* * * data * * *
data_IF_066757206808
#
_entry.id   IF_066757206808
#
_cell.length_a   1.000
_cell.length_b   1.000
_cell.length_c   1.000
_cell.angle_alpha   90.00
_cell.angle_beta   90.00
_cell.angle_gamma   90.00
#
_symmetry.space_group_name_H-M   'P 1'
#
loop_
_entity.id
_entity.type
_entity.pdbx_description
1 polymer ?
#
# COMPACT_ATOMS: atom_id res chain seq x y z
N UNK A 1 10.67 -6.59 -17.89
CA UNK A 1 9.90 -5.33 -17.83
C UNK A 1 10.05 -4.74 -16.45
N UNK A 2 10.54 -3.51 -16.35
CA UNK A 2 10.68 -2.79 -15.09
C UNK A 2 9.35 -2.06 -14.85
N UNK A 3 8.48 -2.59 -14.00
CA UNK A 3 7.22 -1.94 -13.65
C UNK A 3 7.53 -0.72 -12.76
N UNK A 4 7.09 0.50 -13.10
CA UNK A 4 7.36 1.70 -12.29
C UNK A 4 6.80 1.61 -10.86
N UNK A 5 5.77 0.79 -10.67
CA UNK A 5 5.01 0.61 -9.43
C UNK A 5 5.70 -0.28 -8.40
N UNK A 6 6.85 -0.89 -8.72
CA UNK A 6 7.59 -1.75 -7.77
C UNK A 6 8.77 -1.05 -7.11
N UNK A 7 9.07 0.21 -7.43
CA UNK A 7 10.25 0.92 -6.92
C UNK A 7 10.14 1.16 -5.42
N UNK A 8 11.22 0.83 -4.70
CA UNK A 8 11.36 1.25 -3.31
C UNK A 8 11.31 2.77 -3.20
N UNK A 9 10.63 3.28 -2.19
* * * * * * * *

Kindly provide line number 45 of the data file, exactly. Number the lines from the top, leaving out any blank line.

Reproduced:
N UNK A 9 10.63 3.28 -2.19